Dropbox finally got hacked

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Everyone in our industry knew this one was coming.  According to reports, “a stolen password was used to access an employee Dropbox account containing a project document with user email addresses.  Those stolen passwords were then used by hackers to spam e-mail addresses. Further, usernames and passwords obtained by the spamming effort were then used to “sign in to a small number of Dropbox accounts.”  Here is another great example of why you and your organization need to think carefully about public cloud services.

The companies out there who took a stand on security policy and have banned Dropbox and other public file sharing services from their networks are looking pretty smart right now.  But are they simultaneously stifling their employees in the process?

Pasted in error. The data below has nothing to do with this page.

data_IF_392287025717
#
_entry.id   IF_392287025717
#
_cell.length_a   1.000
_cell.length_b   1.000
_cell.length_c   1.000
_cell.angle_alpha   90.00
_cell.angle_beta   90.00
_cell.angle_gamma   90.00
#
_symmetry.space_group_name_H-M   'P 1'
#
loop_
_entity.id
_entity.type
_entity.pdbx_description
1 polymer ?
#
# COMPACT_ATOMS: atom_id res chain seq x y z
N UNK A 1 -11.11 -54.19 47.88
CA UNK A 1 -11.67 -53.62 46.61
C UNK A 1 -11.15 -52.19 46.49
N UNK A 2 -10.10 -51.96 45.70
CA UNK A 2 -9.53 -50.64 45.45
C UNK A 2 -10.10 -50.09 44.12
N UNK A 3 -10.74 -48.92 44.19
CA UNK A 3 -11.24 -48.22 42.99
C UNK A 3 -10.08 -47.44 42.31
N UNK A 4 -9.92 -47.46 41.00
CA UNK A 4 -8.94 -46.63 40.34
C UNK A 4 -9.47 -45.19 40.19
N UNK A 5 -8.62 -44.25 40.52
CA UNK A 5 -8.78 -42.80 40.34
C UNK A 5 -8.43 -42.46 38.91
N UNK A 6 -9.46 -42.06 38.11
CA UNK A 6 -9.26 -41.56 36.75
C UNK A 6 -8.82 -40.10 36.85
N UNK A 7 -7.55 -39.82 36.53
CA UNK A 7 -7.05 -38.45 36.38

The problem is that big data is getting bigger and people need to share things faster in order to stay competitive and productive.  People need to collaborate in real-time, sharing huge amounts of media, pivot tables, databases etc…  If your organization doesn’t have an approved method of sharing files beyond gigantic email attachments, well … You are asking for trouble.  They will find a way to get files back and forth because they have to.  As the old adage goes, “Necessity is the mother of invention.”

If you and your IT team haven’t talked about a secure, enterprise-class file sharing solution yet … You probably should. Happily, there are some pretty great options out there.  And come to think of it, I know a great IT team that can help you get that discussion started …  *wink*

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